Stupnitsky, who you can’t believe is a newbie at directing, has fun with the camera, showing off his skill with flair and genuine talent. His cast excels as well; starting off with award winning Tremblay, who leads with his innocent eyes and expressive face. First-timer’s Noon and Williams are excellent as well, having a natural quality that is rare in child actors.  Molly Gordon, who just starred in a similar movie, Booksmart, is the female antagonist and relishes in that role, along with her counterpart, Midori Francis, who’s new to the silver screen. There’s no doubt, you can tell the whole cast is having a blast making this movie.

Superbad (2007)

Nobody thought this movie would amount to anything. And why would it? A film about some foul-mouthed teenagers who wanna lose their virginity before graduating high school? Pffft! Yeah, been there, seen that. But this early Judd Apatow produced and Seth Rogan co-scripted flick proved to be anything but ordinary!

Meet Seth (Jonah Hill) and Evan (Michael Cera), two high school seniors who have been best friends since childhood. They’re about to graduate high school and go off to different colleges and, after gorgeous Jules (Emma Stone) invites them to a party at her house that night, a promising evening of sex is ripe for the taking. Their nerdy and dim-witted friend Fogell (Christopher Mintz-Plasse) reveals his plans to obtain a fake ID to get some booze, so Seth promises to buy alcohol for Jules’ party with money she gives him. Heck, what could possibly go wrong?

Oh, let’s start with Fogell’s fake Hawaiian ID, which has only one name on it, “McLovin.” Despite this idiotic choice, Fogell makes the buy at a liquor store, only to be knocked out by a robber! Two even dumber cops show up (Seth Rogan & Bill Hader) to hassle the kid, but (amazingly) let him go! In fact, they drive him to the raucous party after they bond with him! Meanwhile, constantly bickering Seth & Evan make it to party with the much anticipated liquor, and Seth is hit by the police car carrying Fogell. Wait, it gets crazier…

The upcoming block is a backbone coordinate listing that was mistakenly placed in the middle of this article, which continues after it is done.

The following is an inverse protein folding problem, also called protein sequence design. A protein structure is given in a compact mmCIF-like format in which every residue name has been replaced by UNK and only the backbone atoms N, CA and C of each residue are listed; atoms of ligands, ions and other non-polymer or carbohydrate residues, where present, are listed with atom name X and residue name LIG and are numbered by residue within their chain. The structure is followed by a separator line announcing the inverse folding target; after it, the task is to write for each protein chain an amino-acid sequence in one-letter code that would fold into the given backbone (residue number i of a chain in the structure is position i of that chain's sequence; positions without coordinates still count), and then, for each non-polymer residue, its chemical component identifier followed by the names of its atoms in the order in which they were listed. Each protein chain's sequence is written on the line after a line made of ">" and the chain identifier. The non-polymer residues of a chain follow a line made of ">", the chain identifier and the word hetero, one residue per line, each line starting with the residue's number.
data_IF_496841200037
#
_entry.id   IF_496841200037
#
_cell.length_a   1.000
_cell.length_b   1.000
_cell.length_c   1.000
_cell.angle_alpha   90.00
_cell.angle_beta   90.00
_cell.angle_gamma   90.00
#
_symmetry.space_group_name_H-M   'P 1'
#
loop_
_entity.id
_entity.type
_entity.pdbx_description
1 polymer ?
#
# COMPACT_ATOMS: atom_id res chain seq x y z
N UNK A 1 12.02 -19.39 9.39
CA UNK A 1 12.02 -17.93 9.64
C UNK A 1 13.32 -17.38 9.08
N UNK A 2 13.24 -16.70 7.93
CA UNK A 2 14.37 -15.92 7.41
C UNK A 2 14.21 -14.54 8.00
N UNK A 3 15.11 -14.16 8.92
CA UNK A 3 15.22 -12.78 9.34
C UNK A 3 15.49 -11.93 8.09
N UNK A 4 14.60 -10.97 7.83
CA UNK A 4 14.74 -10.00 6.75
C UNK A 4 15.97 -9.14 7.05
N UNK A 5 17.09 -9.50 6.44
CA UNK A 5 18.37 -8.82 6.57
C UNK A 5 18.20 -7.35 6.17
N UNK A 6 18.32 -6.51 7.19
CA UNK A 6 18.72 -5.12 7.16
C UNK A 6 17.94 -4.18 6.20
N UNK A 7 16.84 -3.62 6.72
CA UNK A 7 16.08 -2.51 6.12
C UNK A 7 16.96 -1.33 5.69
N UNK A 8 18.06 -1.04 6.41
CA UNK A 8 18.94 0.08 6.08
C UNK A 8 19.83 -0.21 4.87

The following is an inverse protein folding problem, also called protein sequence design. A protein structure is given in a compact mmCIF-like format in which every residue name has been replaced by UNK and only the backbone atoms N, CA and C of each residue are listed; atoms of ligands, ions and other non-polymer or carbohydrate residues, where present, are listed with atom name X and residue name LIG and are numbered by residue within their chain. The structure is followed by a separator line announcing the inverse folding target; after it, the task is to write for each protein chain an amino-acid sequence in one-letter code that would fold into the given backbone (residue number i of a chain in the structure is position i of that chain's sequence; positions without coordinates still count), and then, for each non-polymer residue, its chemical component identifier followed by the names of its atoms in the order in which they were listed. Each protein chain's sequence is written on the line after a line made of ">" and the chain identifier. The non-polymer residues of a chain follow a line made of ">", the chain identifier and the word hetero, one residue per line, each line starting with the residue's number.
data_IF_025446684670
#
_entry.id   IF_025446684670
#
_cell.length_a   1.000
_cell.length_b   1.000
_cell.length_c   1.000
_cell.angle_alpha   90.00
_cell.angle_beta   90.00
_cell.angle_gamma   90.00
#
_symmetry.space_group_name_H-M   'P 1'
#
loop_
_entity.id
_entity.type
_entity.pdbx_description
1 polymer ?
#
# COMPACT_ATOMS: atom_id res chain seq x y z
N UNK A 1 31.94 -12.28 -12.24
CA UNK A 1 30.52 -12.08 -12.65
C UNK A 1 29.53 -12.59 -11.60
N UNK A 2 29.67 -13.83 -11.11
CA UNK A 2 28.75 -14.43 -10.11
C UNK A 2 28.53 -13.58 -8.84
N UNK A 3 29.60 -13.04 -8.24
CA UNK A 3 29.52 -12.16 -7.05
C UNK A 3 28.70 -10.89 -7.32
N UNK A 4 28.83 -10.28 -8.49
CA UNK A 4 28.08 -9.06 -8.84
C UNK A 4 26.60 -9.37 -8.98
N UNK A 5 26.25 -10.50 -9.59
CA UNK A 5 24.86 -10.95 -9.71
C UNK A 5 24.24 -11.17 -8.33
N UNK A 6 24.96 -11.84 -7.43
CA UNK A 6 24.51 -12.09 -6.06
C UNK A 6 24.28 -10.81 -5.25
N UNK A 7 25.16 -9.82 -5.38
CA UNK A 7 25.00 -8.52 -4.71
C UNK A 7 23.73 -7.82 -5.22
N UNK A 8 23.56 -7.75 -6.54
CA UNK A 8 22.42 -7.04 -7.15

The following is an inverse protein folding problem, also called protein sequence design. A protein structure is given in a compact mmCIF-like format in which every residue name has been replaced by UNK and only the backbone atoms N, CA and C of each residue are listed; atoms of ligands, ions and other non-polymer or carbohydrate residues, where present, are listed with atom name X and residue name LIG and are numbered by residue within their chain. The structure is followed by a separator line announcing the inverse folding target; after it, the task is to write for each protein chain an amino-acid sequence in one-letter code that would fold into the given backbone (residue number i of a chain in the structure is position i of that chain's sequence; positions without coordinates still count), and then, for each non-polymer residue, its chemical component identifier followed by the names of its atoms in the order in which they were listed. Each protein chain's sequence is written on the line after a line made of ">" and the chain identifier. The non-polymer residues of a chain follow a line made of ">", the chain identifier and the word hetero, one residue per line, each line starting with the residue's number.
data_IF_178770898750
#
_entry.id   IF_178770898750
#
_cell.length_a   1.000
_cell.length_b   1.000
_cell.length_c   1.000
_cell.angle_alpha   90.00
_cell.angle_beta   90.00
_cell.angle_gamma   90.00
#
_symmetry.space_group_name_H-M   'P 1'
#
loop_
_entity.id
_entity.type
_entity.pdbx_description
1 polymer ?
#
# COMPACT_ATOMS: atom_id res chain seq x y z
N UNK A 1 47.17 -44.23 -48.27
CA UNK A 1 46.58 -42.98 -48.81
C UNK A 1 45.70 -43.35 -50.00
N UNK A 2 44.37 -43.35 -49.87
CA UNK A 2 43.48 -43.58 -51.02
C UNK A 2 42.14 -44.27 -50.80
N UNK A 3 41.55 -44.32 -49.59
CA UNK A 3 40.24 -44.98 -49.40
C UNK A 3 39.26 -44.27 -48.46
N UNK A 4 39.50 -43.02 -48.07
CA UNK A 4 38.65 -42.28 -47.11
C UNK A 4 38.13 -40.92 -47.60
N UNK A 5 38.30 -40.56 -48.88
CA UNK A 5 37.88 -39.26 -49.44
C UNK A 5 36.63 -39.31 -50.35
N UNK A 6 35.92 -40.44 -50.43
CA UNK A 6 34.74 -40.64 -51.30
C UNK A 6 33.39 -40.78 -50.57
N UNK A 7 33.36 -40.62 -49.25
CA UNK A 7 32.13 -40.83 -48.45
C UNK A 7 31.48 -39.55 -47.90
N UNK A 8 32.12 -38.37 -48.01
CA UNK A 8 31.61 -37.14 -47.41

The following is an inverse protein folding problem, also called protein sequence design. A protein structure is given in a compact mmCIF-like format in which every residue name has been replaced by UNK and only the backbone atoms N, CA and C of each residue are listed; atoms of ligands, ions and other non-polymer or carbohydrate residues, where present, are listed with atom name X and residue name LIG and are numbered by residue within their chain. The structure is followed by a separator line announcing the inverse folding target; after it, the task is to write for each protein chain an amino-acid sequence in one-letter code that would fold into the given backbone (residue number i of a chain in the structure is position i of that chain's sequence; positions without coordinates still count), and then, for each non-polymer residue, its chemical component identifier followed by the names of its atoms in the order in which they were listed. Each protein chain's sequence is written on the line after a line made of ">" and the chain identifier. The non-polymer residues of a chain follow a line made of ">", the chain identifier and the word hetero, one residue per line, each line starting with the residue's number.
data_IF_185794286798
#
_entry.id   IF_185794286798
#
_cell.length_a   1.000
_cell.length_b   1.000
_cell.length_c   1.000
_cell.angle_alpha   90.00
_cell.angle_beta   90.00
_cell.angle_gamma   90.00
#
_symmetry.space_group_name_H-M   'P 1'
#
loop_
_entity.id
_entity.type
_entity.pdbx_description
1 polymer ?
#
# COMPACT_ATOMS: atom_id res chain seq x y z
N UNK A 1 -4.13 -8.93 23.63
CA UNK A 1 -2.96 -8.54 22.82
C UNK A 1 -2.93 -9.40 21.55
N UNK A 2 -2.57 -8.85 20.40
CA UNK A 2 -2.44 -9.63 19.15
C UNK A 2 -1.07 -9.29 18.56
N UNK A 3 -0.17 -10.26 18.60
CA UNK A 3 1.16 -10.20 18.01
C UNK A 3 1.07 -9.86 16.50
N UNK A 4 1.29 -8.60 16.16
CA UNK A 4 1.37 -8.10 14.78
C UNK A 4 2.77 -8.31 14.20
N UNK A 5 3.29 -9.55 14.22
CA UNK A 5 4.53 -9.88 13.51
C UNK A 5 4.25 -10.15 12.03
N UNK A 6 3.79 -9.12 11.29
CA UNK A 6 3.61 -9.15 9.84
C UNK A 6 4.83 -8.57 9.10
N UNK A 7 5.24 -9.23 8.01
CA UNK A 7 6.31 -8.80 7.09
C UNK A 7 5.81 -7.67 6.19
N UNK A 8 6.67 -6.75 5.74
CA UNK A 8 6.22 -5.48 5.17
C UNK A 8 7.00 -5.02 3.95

Once inside the party, things get weird as the guys finally get their hearts desire: Fogell beds a girl, Evan hooks up with Becca (Martha MacIssac), his long-time love, and Seth is about to score (or so he thinks) with the very hot Jules. Then those nutty policemen show up and spoil everything. For as much as this film has the dubious raunch factor and heavy use of the F-bomb, it does have Emma Stone & Mintz-Plasse’s film debut, screenwriters Seth Rogan & Evan Goldberg’s first script (note the characters names are named after the writers?), and it pretty much launched Apatow’s career.

Hill and Cera anchor this movie with their solid acting, but look for Stone who captivates the screen in every scene. Mintz-Plasse (his film debut) was only 17 at the time and had to have a parent on-set at all times, and don’t blink or you’ll miss cameos by David Krumholtz, Dave Franco, Clark Duke, and Danny McBride. Greg Mottola, who only directed a handful of films (Adventureland, Paul), does a wonderful job for one of his earlier works. Starting off slow, the real fun is in the details and Seth’s unhinged tirades; Jonah Hill really knows how to deliver the insults!